This ambitious video for Head Like a Hole's cowpunk Bruce Springsteen cover was shot by commercials company Flying Fish — at vastly more expense than the low budget recording which supplies the soundtrack. There's more than a cursory nod to U2's LA rooftop video for 'Where The Streets Have No Name' (including fake radio coverage from Channel Z). But HLAH get a higher building, and, unlike U2's guerrilla effort, the apparent blessing of the city fathers (with Mayor Mark Blumsky on site). The video marked one of the last appearances of drummer Mark 'Hidee Beast' Hamill.
Possibly channelling the final rooftop concert by The Beatles (a number of The Crocodiles were big Beatles fans), this up-on-the roof video was self-produced by The Crocodiles. It marked Fane Flaws first directing credit — made, with fine business sense, for a song that was never released as a single. The location was near Parliament, with the high shots coming from an unauthorised trip to the top of a nearby Government high-rise. Vocalist Jenny Morris and drummer Bruno Lawrence play ill-matched lovers — as they would do in the video for breakthrough Crocodiles hit 'Tears'.
This selection offers three variations on the opening titles for TVNZ's beloved 80s music show. The theme music is 'This Heaven' by Auckland synth pop act Marginal Era; the mid-80s can also be spotted in the pink colour choice and in the basic computer graphics. Variations among the three sequences lie in the contemporary and vintage artists chosen in the montages of video excerpts — but all are bookended by classic pop images of the Beatles and the Rolling Stones.
With 'Turn from the Rain', The Veils added their name to the prestigious list of bands who have recorded at London's famed Abbey Road Studios — a list which includes The Beatles, Pink Floyd and Radiohead. According to frontman Finn Andrews “The room there is so musty and still … you want any sound you make to be worth disturbing the grand silence for.” The idea of making a video at Abbey Road arrived at 2am in a Hackney flat; the performances were shot on 16mm film, an appropriately retro touch considering the venue. The recordings were later released on The Abbey Road EP.
Not exactly a music video, more a prototype. This promo film clip for the Kiwi classic was taken from the band's appearance on the Aussie TV show Bandstand in 1964. It's black and white and very basic, but the band has zoot suits; high slung guitars, as was the way of the time; and all the right moves. A very young-looking Ray Columbus has the beginnings of a Beatles hair-do, and is forever captured in time doing the legendary 'mod's nod'. This was the first time a film clip of a band performing was used for promo purposes in NZ.
Voom's on-off recording style meant their debut album Now I Am Me (1998) took at least six years to eventuate. Songs like 'Relax' and 'Beth' won them fans on student radio, and they played a support slot for Pulp. Many line-up changes later Buzz Moller — by 2005 the only original member — enlisted three new players to complete Hello, Are You There? which Nick Bollinger later rated as one of New Zealand’s 100 Essential Albums. Voom's influences included "the Beatles, Mum, The Beach Boys, girls, quantum physics and love lost and found”.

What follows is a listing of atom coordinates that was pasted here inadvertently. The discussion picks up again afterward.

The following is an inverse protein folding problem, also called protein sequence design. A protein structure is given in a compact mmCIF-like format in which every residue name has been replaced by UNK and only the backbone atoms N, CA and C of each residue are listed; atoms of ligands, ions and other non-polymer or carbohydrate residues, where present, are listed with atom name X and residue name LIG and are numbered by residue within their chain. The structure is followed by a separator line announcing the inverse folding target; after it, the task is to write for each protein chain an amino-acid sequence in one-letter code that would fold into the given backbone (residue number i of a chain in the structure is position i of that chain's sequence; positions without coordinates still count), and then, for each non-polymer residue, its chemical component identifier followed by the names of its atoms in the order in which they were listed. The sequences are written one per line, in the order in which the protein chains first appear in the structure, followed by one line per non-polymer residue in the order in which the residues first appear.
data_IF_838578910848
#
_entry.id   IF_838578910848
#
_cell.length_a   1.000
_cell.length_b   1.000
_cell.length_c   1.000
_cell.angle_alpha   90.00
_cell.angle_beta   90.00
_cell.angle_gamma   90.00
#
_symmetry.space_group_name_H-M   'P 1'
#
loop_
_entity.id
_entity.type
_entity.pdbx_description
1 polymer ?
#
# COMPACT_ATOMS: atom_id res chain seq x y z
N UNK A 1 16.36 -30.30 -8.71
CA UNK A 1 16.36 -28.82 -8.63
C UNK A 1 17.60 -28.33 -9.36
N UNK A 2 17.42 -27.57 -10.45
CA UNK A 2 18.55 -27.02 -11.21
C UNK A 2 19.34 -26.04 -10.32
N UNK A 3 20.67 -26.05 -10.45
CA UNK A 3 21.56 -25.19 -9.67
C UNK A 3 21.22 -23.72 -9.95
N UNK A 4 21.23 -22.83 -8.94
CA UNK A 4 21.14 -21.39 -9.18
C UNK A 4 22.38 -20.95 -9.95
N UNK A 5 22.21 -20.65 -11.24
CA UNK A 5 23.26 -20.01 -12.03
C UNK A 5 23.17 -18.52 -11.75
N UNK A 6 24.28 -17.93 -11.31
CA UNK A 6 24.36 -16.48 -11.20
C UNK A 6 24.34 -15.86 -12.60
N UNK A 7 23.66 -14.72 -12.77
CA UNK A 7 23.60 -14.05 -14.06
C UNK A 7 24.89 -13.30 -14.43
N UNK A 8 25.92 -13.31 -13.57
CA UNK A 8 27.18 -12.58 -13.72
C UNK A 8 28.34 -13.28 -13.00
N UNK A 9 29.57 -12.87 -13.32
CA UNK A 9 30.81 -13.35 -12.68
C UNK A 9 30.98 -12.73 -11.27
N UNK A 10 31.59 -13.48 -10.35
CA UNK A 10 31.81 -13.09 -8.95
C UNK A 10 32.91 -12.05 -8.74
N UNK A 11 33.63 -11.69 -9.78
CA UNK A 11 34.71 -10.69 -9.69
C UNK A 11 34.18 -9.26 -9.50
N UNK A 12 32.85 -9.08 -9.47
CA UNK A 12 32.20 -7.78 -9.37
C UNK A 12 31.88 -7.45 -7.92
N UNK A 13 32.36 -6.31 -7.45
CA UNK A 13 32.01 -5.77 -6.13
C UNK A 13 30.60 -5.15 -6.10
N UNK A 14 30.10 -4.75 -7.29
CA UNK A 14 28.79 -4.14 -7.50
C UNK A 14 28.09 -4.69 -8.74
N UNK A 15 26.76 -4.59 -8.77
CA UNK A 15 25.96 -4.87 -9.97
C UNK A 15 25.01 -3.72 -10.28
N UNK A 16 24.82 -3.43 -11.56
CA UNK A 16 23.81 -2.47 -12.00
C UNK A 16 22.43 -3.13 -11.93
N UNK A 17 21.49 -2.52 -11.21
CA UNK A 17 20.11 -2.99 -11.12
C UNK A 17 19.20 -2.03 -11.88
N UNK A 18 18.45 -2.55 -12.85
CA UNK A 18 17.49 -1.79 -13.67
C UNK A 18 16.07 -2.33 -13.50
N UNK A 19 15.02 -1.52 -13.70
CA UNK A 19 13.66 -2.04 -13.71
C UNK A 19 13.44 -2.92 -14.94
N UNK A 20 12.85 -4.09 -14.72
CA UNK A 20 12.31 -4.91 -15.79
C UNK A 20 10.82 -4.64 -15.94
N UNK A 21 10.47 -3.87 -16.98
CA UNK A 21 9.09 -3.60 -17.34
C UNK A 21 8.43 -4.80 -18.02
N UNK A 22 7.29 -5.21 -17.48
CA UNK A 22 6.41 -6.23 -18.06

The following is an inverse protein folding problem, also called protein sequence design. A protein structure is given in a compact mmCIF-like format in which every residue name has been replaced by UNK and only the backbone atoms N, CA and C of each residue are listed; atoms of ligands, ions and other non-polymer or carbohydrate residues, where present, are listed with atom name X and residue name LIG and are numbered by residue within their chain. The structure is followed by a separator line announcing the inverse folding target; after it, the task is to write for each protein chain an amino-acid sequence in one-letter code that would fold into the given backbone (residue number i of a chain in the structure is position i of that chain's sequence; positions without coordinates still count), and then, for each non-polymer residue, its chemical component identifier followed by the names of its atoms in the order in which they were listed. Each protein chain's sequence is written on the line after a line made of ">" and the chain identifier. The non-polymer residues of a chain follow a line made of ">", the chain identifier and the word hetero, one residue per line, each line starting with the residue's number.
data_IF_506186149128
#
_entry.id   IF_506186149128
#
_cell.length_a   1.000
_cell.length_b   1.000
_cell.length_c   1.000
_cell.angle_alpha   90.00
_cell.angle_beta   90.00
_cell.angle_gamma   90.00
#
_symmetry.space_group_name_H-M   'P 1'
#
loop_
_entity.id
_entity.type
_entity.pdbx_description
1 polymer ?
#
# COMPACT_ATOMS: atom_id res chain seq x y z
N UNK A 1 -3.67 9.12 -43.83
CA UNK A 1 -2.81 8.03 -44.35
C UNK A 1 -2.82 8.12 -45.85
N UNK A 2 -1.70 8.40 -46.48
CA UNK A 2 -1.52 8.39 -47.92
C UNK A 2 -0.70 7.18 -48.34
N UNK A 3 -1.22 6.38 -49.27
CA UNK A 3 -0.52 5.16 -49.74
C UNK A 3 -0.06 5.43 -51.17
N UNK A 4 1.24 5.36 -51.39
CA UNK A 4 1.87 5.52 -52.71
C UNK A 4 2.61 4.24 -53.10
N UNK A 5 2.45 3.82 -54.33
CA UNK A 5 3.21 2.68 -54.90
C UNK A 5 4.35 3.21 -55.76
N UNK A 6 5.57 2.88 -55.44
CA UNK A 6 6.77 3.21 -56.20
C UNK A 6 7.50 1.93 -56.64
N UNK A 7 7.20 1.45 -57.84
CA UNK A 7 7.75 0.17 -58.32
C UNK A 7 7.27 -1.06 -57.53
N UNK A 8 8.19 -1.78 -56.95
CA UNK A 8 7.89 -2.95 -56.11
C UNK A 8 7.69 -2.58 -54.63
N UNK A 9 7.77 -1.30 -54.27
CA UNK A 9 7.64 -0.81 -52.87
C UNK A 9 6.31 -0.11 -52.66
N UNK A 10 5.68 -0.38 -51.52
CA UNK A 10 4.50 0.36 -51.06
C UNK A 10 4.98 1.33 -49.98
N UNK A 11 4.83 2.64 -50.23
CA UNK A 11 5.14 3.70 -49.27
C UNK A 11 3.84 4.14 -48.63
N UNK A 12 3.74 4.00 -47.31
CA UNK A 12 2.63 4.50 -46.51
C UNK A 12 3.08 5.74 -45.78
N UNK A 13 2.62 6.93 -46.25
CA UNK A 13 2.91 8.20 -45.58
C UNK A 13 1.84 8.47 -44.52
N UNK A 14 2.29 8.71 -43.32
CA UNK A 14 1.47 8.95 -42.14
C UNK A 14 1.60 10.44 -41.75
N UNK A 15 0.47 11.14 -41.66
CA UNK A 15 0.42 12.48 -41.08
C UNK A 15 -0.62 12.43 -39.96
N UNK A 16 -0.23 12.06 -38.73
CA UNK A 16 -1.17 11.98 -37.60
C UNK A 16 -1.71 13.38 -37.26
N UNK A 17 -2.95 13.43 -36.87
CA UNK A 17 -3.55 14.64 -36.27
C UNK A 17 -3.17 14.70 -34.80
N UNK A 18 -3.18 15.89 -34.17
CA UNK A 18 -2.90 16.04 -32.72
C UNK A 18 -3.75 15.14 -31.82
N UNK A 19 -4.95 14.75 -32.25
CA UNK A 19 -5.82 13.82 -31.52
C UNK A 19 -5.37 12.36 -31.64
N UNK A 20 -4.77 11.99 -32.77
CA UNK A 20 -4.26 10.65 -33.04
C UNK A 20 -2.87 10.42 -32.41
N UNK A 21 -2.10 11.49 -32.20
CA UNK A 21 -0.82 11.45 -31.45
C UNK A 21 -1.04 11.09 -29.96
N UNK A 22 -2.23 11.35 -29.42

One of Wellington’s leading 60s bands present a dark and troubling tale of revenge via voodoo doll. The clip — made for the Studio One TV show, a regular Avengers' gig — incongruously takes its cues from music video precursors like early Beatles films and The Monkees TV series (where the default position was zany and madcap). It was shot around Oriental Bay, with one fleeting pre-Te Papa harbour vista — but the focus is mainly on the band’s antics. The Avengers gamely enter into the spirit of it all, although four on a motor scooter looks decidedly dodgy.
'Saint Paul' was one of the biggest hits by a NZ artist in the late 60s. Written about Paul McCartney by American producer Terry Knight, it borrowed liberally from Beatles songs (eventually with their publisher's permission) and played an early part in the "Paul is dead" conspiracy theories. Shane’s version went to number one and was the 1969 winner of the Loxene Golden Disc for local song of the year. This footage from the awards show comes complete with interview by host Peter Sinclair and as many groovy special effects as TV could muster at the time.
Timberjack was the second incarnation of Dizzy Limits, a covers group formed in 1964. Building a repertoire of Beatles and Stones hits, they appeared on TV's C'mon and Happen Inn before heading to the UK in 1970 as house band on the Northern Star cruise liner. They returned home in 1971 with a new name and sound inspired by a proto-heavy metal style. Their cover of 'Come to the Sabbat', and the panic caused by its occult-themed promo, proved to be a career-high and swansong: Timberjack split soon after.
The lifespan of these Christchurch experimental rockers was short but sure; they were rumoured to be a major early influence for Sonic Youth. They disbanded after releasing early 80s records awash in driving guitar. One of the founding members, Alister Parker, went on to form Nelsh Bailter Space (later Bailterspace). Melody Maker: "saying Gordons were loud is like saying the Beatles were a pop group". NME: "When you put it on not only will your lawn die, your Motorhead albums will shrivel in their sleeves."